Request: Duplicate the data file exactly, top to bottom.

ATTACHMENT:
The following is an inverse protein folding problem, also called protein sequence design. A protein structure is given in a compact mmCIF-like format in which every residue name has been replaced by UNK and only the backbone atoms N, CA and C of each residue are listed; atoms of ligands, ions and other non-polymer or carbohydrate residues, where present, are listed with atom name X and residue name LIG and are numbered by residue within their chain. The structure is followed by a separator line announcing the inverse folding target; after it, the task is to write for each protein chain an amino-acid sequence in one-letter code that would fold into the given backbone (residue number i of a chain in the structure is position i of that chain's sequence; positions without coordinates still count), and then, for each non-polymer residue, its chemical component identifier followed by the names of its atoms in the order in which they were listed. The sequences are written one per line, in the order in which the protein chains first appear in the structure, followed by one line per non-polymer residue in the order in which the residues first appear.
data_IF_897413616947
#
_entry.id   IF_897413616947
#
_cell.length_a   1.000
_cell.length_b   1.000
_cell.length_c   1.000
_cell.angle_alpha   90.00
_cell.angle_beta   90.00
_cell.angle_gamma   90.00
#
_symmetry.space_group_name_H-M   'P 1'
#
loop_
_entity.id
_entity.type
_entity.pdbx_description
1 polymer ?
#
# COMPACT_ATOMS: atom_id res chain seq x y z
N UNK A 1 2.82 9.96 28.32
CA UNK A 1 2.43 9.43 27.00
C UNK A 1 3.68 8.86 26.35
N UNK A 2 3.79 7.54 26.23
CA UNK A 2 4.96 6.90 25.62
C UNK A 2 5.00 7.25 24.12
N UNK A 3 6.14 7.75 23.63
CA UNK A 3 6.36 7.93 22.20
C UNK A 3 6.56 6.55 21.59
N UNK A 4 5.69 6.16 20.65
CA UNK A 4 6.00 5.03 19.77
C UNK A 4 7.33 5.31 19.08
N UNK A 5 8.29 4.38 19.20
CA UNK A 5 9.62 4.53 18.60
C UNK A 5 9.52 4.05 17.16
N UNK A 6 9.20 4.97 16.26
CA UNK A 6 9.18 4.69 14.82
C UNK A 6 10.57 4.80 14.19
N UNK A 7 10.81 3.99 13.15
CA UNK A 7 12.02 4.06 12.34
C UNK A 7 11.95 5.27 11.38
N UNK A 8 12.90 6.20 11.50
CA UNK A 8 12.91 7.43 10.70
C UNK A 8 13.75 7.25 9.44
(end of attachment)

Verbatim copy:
The following is an inverse protein folding problem, also called protein sequence design. A protein structure is given in a compact mmCIF-like format in which every residue name has been replaced by UNK and only the backbone atoms N, CA and C of each residue are listed; atoms of ligands, ions and other non-polymer or carbohydrate residues, where present, are listed with atom name X and residue name LIG and are numbered by residue within their chain. The structure is followed by a separator line announcing the inverse folding target; after it, the task is to write for each protein chain an amino-acid sequence in one-letter code that would fold into the given backbone (residue number i of a chain in the structure is position i of that chain's sequence; positions without coordinates still count), and then, for each non-polymer residue, its chemical component identifier followed by the names of its atoms in the order in which they were listed. The sequences are written one per line, in the order in which the protein chains first appear in the structure, followed by one line per non-polymer residue in the order in which the residues first appear.
data_IF_897413616947
#
_entry.id   IF_897413616947
#
_cell.length_a   1.000
_cell.length_b   1.000
_cell.length_c   1.000
_cell.angle_alpha   90.00
_cell.angle_beta   90.00
_cell.angle_gamma   90.00
#
_symmetry.space_group_name_H-M   'P 1'
#
loop_
_entity.id
_entity.type
_entity.pdbx_description
1 polymer ?
#
# COMPACT_ATOMS: atom_id res chain seq x y z
N UNK A 1 2.82 9.96 28.32
CA UNK A 1 2.43 9.43 27.00
C UNK A 1 3.68 8.86 26.35
N UNK A 2 3.79 7.54 26.23
CA UNK A 2 4.96 6.90 25.62
C UNK A 2 5.00 7.25 24.12
N UNK A 3 6.14 7.75 23.63
CA UNK A 3 6.36 7.93 22.20
C UNK A 3 6.56 6.55 21.59
N UNK A 4 5.69 6.16 20.65
CA UNK A 4 6.00 5.03 19.77
C UNK A 4 7.33 5.31 19.08
N UNK A 5 8.29 4.38 19.20
CA UNK A 5 9.62 4.53 18.60
C UNK A 5 9.52 4.05 17.16
N UNK A 6 9.20 4.97 16.26
CA UNK A 6 9.18 4.69 14.82
C UNK A 6 10.57 4.80 14.19
N UNK A 7 10.81 3.99 13.15
CA UNK A 7 12.02 4.06 12.34
C UNK A 7 11.95 5.27 11.38
N UNK A 8 12.90 6.20 11.50
CA UNK A 8 12.91 7.43 10.70
C UNK A 8 13.75 7.25 9.44